The Nizkor Project: Remembering the Holocaust (Shoah)

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These departments and their functions are described in two
official Nazi publications: The first is the Organizations
Book of the NSDAP for 1943, at pages 419-422 (2640-PS). The
second is an SS manual, which bears the title: "The Soldier
Friend -- Pocket Diary for the German Armed Forces --
Edition D: Waffen SS" (2825-PS). It was prepared at the
direction of the Reichsfuehrer SS and issued by the SS Main
Office for the year ending 1942.; In addition, the
departments are listed in a directory of the SS Published by
one of the Main Departments of the SS (2769-PS). This
document was found in the files of the Personal Staffs of
the Reichsfuehrer SS. It is entitled "Directory for the
Schutzstaffel of the NSDAP, 1 November 1944", marked
"Restricted", and bears the notation "Published by SS
Fuerhungshauptamt, Kommandant of the General SS. Berlin --

                                                  [Page 178]
Returning to the chart, following down the central spine
from the Reichsfuehrer SS to the regional level, the Higher
SS and Police Leaders, the supreme SS commanders in each
region are reached. Immediately below these officials is the
breakdown of the organization of the Allgemeine or General
SS. To the left are indicated two other branches of the SS -
- the Death Head Units (Totenkopf Verbaende) and the Waffen
SS. To the right under the HSS Pf is the SD. All of which,
together with the SS Police Regiments, are specifically
named in the Indictment (Appendix B) as being included in
the SS.

(2) Principal Branches of the SS. Up to 1933 there were no
such specially designated branches. The SS was a single
group, made up of "volunteer political soldiers." It was out
of this original nucleus that new units developed.

(a) The Allgemeine SS. The Allgemeine (General) SS was the
main stem from which the various branches grew. It was
composed of all members of the SS who did not belong to any
of the special branches. It was the backbone of the entire
organization. The personnel and officers of the Main
Departments of the SS Supreme Command were members of this
branch. Except for high ranking officers and those remaining
in staff capacities, as in the Main Offices of the SS
Supreme Command, its members were part-time volunteers. Its
members were utilized in about every phase of SS activity.
They were called upon in anti-Jewish pogroms of 1938; they
took over the task of guarding concentration camps during
the war; they participated in the colonization and
resettlement program. In short, the term "SS" normally meant
the General SS.

It was organized on military lines as will be seen from the
chart (Chart Number 3), ranging from district and
subdistrict down through the regiment, battalion, and
company, to the platoon. Until after the beginning of the
war it constituted numerically the largest branch of the SS.
In 1939 d'Alquen, the official SS spokesmen, said, in his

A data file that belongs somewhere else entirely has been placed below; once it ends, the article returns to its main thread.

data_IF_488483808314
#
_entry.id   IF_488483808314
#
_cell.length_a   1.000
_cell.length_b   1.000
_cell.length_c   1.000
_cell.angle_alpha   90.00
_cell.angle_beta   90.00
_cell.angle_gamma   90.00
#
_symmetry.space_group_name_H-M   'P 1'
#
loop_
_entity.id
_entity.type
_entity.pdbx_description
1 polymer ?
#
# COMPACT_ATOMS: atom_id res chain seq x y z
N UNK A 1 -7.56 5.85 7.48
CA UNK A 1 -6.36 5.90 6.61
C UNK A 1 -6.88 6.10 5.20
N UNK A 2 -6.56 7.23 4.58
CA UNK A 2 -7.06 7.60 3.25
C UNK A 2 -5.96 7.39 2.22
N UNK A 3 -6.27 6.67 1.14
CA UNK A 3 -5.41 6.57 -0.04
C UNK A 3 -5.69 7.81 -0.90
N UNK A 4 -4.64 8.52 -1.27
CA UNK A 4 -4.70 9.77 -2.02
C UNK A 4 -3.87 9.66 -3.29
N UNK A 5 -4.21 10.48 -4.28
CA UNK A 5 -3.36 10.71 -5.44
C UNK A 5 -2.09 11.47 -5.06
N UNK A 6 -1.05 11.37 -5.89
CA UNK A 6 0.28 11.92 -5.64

book, "The SS" (2284-PS):

     "The strength of the General SS, 240,000 men, is
     subdivided today into 14 corps, 38 divisions, 140
     infantry regiments, 19 mounted regiments, 14
     communication battalions and 19 engineer battalions as
     well as motorized and medical units. This General SS
     stands fully and wholly on call as in the fighting
     years, except for one small part of the chief leaders
     and men. The corps, which are presently led by a Lt.
     General or Major General, are subdivided into
     divisions, regiments, battalions and companies." (2284-

                                                  [Page 179]
Similar reference to the military organization of the
General SS will be found in Himmler's speech, "Organization
and Obligations of the SS and the Police" (1992-A-PS), and
in the Organizations Book of the NSDAP for 1943 (2640-PS).
Members of this branch, however, with the exception of
certain staff personnel-were subject to compulsory military
service. As a result of the draft of members of the General
SS of military age into the Army, the numerical strength of
presently active members considerably declined during the
war. Older SS men and those working in or holding high
positions in the Main Departments of the Supreme Command of
the SS remained. Its entire strength during the war was
probably not in excess of 40,000 men.

(b) The SD. The second component to be mentioned is the
Security Service of the Reichsfuehrer SS, almost always
referred to as the SD. Himmler described the SD in these
words (1992-A-PS):

     "I now come to the Security Service (SD); it is the
     great ideological intelligence service of the Party
     and, in the long run, also that of the State. During
     the time of struggle for power it was only the
     intelligence service of the SS. At that time we had,
     for quite natural reasons, an intelligence service with
     the regiments, battalions and companies. We had to know
     what was going on on the opponents side, whether the
     Communists intended to hold a meeting today or not,
     whether our people were to be suddenly attacked or not,
     and similar things. I separated this service already in
     1931 from the troops, from the units of the General SS,
     because I considered it to be wrong. For one thing, the
     secrecy is endangered, then the individual men, or even
     the companies, are too likely to discuss everyday
     problems." (1992-A-PS)

Although, as Himmler put it, the SD was only the
intelligence service of the SS during the years preceding
the accession of the Nazis to power, it became a much more
important organization promptly thereafter. It had been
developed into such a powerful and scientific espionage
system under its chief, Reinhard Heydrich, that on 6/9/1934,
just a few weeks before the bloody purge of the SA, it was
made, by decree of Hess, the sole intelligence and
counterintelligence agency of the entire Nazi Party (2284-